First of all, I would like to say thanks to Rachel for getting in a car crash and breaking both of her legs so we could park for free in handicapped parking and sit in handicapped seating. The handicapped seating at the Orpheum is beyond words. Even if people stand up and jump and down (which they did, cuz it's Wilco) you still have an unobstructed view.
Second of all, I would like to say thank you to the people who recruited the opening act, some Britishspeakers named Eliza Jane and Liam Finn. Not making that up. Not since the Felice Brothers have I so...listened to the opening act. It wasn't just noise. There was writhing and growling, musical cleverness, a good rapport with the audience and Margaret, the gold shirt. Oh--and they are terrific singers and musicians. Eliza Jane came across like someone's kid sister giving a helping hand. And not in a Meg White "sister" sort of way. Her voice is airy and sweet and powerful and she doesn't look like an indie-waif. She gently swayed side to side as Liam turned did the Worm, the Hendrix kneel and burn, and that guy who always climbed on the drum kit. Clever turns of phrase. And oh, just generally eager to see them again. I hope that piques your interest. If not, just go check out the website and be impressed on your own terms. I can't satisfy all of you.
And now for the interactive portion of the blog. Someone suggest a synonym for "tight." As in, "Wilco is a really _____ band." You can just leave it in the inbox, thanks.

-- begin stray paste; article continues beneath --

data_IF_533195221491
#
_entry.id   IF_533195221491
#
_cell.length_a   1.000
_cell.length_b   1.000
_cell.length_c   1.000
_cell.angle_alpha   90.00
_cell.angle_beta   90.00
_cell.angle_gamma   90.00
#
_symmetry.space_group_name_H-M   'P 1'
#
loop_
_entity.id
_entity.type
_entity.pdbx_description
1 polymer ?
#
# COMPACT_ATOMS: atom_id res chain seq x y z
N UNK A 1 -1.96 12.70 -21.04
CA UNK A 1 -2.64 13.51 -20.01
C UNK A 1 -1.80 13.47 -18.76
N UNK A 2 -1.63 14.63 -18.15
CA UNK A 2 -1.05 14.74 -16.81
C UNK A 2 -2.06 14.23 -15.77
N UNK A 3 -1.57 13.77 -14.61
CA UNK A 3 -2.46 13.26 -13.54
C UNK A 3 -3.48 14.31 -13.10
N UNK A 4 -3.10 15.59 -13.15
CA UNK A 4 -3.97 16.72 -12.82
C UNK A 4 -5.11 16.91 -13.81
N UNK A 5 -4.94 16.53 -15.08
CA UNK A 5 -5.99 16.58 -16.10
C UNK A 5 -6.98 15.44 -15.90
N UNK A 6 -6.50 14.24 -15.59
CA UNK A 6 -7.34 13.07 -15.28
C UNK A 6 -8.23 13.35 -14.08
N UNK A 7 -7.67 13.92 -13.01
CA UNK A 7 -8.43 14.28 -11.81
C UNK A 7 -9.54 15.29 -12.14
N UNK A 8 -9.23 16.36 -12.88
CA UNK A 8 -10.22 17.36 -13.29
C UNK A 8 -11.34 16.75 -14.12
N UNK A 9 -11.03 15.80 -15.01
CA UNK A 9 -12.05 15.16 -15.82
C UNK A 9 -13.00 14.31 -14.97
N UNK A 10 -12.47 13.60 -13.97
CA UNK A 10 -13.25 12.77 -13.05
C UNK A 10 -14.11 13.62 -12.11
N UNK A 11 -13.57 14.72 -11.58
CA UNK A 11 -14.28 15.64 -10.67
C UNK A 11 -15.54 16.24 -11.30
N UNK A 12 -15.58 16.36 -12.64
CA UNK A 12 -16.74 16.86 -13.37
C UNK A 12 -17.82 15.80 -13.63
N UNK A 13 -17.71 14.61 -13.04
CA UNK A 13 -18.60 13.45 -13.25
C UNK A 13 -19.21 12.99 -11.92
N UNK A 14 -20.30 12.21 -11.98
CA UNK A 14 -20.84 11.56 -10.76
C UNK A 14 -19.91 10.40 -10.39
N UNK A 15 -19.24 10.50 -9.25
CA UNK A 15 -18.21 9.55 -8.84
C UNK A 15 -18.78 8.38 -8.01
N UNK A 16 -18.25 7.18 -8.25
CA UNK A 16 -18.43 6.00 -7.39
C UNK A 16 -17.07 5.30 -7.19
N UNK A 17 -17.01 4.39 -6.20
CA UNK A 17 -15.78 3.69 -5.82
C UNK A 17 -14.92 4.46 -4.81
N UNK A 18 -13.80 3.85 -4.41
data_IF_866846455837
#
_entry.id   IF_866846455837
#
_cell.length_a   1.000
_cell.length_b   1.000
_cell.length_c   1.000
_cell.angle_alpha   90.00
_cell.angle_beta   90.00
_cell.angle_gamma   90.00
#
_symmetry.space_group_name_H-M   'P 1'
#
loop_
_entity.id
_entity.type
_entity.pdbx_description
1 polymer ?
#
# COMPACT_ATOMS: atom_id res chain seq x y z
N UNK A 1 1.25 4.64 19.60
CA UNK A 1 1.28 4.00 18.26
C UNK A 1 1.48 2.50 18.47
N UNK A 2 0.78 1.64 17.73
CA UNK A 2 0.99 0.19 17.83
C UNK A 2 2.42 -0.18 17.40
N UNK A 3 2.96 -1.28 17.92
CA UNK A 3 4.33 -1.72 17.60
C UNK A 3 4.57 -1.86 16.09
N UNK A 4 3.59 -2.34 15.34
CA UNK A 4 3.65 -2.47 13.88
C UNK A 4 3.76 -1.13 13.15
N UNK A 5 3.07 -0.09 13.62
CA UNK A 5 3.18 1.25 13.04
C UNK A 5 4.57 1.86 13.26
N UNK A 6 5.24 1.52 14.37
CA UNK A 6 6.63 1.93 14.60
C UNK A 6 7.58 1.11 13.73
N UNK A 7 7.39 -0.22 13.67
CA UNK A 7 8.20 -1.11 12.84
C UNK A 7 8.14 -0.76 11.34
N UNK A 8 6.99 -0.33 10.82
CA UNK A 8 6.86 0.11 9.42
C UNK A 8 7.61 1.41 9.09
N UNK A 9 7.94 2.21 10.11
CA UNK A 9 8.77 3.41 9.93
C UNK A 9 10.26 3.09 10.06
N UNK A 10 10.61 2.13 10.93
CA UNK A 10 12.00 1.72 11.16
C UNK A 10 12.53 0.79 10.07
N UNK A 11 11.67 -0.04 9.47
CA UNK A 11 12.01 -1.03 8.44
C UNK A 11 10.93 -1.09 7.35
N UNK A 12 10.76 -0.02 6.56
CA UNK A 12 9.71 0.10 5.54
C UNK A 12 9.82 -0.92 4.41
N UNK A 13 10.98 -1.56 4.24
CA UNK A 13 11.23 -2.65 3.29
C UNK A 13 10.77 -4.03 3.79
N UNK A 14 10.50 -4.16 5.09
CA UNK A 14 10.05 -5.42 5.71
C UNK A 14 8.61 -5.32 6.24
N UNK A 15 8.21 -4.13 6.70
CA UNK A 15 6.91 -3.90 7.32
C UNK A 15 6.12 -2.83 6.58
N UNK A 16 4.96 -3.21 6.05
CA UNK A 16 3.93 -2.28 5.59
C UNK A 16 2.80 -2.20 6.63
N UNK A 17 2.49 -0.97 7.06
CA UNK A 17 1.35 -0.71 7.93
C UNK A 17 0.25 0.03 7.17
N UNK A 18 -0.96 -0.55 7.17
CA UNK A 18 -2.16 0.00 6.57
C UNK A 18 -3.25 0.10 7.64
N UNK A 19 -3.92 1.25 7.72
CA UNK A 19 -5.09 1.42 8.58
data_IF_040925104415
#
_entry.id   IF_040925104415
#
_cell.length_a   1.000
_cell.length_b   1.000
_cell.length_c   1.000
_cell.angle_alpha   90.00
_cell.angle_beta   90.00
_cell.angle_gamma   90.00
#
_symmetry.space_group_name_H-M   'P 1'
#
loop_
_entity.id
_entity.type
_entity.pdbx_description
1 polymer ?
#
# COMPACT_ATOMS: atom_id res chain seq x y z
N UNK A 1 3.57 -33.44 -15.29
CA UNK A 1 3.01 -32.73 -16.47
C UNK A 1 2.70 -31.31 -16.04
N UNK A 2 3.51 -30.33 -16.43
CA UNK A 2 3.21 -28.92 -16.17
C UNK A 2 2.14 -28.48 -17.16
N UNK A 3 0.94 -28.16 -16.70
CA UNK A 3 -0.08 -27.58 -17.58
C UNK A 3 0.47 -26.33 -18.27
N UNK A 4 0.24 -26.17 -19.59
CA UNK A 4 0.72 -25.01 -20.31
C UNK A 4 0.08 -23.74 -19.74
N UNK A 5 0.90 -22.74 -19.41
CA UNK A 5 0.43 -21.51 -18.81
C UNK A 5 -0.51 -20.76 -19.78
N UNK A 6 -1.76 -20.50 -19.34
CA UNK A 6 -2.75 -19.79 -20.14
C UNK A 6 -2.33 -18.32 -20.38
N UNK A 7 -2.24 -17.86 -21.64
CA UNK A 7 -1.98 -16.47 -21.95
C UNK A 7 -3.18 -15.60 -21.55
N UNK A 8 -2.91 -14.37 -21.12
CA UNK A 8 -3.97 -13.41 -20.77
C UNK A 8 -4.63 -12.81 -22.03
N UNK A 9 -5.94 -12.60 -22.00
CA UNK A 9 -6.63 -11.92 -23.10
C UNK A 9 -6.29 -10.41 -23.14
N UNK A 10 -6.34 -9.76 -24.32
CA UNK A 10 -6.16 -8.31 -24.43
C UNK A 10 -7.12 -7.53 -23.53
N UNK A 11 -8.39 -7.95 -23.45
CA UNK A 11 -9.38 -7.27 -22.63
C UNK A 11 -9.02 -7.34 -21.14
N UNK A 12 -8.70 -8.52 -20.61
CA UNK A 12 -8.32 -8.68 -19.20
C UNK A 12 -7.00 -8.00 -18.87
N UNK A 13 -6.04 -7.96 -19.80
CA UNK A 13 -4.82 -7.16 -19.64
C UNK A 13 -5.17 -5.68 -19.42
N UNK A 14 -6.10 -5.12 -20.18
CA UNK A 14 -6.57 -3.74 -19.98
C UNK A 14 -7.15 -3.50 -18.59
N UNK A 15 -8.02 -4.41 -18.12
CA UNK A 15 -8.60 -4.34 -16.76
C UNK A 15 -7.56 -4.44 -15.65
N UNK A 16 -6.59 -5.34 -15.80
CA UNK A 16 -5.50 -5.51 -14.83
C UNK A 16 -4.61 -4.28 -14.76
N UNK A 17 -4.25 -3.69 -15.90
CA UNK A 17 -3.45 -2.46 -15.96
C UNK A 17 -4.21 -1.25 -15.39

I don't remember ever thinking this about a band before, so it must be true: Wilco is the single most connected band I ever heard. The way six musicians move together it was like ocean waves or, or, something else that moves seamlessly back and forth together. Lifelong lovers, maybe. The sound bounces. Bounces. For everyone who ever took choir or voice knows that when a director says "give it a bounce" he really means pulse the sound with a tiny push of extra energy that gives vibrancy and richness to the note. Wilco sustained that tiny push of extra energy that recalls the runner's high, the yogi's flow, the pump and cycle of a piston, and leaves the listener oh, so satisfied. They played a lot off the new album, which, I am ashamed to say I have not heard yet. But they filled it in with crowd favorites off YHF and SBS. Next payday, probably.
But the highlight of the evening? At the end of "I Am Trying to Break Your Heart" Jeff Tweedy broke off the music to make a request that audience members not film or record the concert. Not because they want to control distribution, etc. Rather, because "you should live your life and not live it based on an imperfect medium."
Since "Cinnamon Girl" was apparently not YouTubed, enjoy this instead. Particularly the guy's really big nose. You'll see what I mean.